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Tooth Fillings


Q. Which type of tooth filling is right for me?


A. Several factors influence the performance, durability, longevity and expense of dental restorations. These factors include: the components used in the filling material, where and how the filling is placed, the chewing load that the tooth will have to bear, and the length and number of visits needed to prepare the tooth. With so many choices, how do you know what’s right for you?

 

Amalgam fillings


Amalgam is durable, easy to use, highly wear-resistant and relatively inexpensive in comparison to other materials. For those reasons, it remains a valued treatment option for dentists and their patients.

 

While questions have arisen about the safety of dental amalgam relating to its mercury content, the major U.S. and international scientific and health bodies, including the National Institutes of Health, the Centers for Disease Control and Prevention, and the Food and Drug Administration, among others, have been satisfied that dental amalgam is a safe, reliable and effective restorative material.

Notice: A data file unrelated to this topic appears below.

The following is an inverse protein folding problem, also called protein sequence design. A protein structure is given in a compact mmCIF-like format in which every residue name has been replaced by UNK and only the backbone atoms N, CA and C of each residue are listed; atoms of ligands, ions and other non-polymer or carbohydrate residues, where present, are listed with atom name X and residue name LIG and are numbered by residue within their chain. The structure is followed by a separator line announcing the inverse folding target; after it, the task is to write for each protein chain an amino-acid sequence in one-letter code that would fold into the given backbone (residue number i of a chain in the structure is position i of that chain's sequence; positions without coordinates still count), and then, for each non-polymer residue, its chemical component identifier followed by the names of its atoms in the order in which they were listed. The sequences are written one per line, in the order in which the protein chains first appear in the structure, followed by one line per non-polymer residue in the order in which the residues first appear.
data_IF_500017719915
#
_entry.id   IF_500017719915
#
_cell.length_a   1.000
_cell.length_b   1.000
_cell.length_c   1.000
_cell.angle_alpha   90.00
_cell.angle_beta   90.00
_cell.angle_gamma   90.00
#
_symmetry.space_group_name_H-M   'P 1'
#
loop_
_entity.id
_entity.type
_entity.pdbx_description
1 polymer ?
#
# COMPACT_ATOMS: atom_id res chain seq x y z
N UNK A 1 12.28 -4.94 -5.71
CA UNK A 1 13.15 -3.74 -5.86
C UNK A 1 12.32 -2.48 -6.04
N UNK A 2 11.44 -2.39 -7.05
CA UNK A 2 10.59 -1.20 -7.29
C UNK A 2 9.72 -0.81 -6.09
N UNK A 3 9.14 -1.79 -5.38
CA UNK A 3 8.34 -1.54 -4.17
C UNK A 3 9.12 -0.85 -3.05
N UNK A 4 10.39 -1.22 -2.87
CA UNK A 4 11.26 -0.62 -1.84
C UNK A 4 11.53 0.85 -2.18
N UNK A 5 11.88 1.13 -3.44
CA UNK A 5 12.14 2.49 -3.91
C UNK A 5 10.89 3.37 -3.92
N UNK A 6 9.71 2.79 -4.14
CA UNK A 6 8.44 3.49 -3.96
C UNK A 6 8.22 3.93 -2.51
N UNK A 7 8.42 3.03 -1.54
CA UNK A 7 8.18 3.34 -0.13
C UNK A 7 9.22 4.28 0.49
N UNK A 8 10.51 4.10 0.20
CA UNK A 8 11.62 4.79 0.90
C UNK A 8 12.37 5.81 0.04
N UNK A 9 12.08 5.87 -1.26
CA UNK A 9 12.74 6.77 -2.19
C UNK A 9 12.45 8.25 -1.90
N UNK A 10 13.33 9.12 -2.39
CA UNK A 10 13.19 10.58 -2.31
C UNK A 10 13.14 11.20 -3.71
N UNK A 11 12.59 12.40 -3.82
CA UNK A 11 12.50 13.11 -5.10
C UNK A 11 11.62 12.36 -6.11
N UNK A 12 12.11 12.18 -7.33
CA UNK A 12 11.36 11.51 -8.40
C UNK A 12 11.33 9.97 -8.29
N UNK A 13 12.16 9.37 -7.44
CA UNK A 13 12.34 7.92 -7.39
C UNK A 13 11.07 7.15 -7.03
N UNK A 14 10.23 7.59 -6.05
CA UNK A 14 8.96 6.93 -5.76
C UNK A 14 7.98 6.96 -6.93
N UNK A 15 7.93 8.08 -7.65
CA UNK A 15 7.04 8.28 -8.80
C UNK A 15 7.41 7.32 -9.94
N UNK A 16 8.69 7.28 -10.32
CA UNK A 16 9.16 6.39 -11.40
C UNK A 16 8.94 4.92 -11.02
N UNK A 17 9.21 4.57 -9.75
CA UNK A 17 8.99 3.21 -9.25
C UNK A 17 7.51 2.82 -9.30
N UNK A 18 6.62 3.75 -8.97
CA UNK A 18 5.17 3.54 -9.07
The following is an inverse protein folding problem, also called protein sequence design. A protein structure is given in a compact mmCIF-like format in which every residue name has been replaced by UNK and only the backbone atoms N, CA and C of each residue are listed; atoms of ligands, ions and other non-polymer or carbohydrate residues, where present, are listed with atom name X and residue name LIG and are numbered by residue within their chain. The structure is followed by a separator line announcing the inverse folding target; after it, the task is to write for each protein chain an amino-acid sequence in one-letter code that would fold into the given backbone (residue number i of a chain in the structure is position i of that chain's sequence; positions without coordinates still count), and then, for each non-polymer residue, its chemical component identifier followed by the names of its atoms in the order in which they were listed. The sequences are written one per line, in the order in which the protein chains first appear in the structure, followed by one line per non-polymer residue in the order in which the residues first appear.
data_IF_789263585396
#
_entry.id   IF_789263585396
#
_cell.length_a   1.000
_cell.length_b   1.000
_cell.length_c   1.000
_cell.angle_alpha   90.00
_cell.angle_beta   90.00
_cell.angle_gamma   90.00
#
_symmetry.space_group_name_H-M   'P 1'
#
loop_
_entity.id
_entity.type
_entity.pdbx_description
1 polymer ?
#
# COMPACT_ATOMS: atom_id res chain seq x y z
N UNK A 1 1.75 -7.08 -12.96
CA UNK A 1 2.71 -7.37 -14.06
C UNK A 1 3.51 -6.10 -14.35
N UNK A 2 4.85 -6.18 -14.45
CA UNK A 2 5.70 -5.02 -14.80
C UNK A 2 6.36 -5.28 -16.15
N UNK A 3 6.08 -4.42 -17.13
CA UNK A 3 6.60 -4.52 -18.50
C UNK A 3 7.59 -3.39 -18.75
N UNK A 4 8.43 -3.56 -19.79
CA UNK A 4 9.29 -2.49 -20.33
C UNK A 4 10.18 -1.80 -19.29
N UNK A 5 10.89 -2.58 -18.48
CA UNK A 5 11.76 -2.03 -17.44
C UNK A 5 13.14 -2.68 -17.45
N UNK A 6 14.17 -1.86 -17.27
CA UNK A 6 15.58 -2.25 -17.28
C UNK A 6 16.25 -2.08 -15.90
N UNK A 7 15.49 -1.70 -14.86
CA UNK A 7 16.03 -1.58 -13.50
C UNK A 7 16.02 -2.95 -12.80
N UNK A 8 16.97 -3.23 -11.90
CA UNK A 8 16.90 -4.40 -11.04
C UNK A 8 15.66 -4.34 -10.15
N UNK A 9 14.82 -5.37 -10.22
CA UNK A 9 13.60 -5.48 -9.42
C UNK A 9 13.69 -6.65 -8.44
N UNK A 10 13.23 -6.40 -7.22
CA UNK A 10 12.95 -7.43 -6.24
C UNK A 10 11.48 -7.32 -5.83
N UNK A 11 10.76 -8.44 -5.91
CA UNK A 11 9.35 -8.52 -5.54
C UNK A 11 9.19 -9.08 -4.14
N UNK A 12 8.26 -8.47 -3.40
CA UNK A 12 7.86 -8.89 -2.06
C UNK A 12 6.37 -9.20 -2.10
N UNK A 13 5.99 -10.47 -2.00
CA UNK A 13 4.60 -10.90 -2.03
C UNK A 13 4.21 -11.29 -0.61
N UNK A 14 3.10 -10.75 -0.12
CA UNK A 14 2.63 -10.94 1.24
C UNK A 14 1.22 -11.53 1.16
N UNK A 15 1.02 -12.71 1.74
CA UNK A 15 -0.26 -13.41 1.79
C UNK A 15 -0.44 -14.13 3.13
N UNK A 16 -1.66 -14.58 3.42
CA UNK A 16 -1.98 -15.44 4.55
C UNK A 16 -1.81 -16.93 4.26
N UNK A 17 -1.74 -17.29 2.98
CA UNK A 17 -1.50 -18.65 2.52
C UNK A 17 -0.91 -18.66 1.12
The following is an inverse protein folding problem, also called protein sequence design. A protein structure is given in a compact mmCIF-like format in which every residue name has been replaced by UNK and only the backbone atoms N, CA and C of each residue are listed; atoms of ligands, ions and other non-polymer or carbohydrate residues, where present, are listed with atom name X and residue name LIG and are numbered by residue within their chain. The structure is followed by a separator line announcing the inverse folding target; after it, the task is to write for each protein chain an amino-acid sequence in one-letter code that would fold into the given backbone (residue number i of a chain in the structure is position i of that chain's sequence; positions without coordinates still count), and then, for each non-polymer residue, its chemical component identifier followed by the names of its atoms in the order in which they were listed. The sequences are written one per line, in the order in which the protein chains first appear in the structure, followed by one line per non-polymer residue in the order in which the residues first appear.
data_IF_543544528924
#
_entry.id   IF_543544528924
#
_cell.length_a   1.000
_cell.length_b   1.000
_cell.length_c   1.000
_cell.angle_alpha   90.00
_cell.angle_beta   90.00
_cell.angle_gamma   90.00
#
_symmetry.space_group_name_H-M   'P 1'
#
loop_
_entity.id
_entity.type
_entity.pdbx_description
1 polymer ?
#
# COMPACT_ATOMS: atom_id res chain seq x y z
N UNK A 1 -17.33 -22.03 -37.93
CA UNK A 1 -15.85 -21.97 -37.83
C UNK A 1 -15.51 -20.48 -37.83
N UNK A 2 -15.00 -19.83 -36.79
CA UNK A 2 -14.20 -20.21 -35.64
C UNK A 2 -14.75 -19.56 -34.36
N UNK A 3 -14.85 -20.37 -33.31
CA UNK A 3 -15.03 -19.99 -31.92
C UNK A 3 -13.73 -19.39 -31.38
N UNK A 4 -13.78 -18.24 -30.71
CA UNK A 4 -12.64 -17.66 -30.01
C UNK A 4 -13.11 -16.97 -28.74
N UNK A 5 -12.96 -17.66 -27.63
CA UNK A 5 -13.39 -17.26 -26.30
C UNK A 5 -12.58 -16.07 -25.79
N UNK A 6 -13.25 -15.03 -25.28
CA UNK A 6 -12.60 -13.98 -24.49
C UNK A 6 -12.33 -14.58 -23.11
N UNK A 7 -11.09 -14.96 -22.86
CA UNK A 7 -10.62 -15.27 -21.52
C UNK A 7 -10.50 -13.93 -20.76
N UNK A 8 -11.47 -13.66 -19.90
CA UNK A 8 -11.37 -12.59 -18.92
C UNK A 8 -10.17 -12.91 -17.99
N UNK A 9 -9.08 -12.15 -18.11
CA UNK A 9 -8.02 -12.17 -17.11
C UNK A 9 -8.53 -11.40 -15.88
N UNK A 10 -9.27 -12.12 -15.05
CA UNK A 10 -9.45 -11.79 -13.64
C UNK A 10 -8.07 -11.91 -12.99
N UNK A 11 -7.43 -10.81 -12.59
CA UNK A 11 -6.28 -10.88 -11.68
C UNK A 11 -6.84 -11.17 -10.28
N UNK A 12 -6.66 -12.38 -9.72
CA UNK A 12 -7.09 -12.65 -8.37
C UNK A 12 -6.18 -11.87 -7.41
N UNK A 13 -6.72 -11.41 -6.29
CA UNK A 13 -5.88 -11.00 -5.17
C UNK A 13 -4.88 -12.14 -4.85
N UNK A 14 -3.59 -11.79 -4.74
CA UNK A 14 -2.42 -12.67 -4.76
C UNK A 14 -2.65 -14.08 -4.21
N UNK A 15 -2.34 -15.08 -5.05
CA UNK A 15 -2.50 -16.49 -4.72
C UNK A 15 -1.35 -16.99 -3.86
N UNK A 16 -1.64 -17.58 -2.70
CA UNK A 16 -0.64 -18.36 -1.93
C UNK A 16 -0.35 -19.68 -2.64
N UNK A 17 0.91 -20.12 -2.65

Disadvantages of amalgam fillings include possible short-term sensitivity to hot and cold temperatures after the filling is placed. For many patients, the silver-colored filling is not as esthetically pleasing as one that is tooth-colored. And lastly, the dentist may need to remove more tooth structure to accommodate an amalgam filling.

 

Composite fillings


Composite fillings provide durability and resistance to fracture in small- to mid-size restorations that need to withstand moderate chewing pressure. Less tooth structure is removed when the dentist prepares the tooth, and this may result in a smaller, more conservative filling than that of an amalgam.

 

In teeth where chewing loads are high, composite fillings are moderately resistant to wear, but less so than amalgam fillings. The cost is moderate and depends on the size of the filling and the technique used by the dentist to place it in the prepared tooth. The time required to place a composite filling is usually longer than what is required for an amalgam filling.

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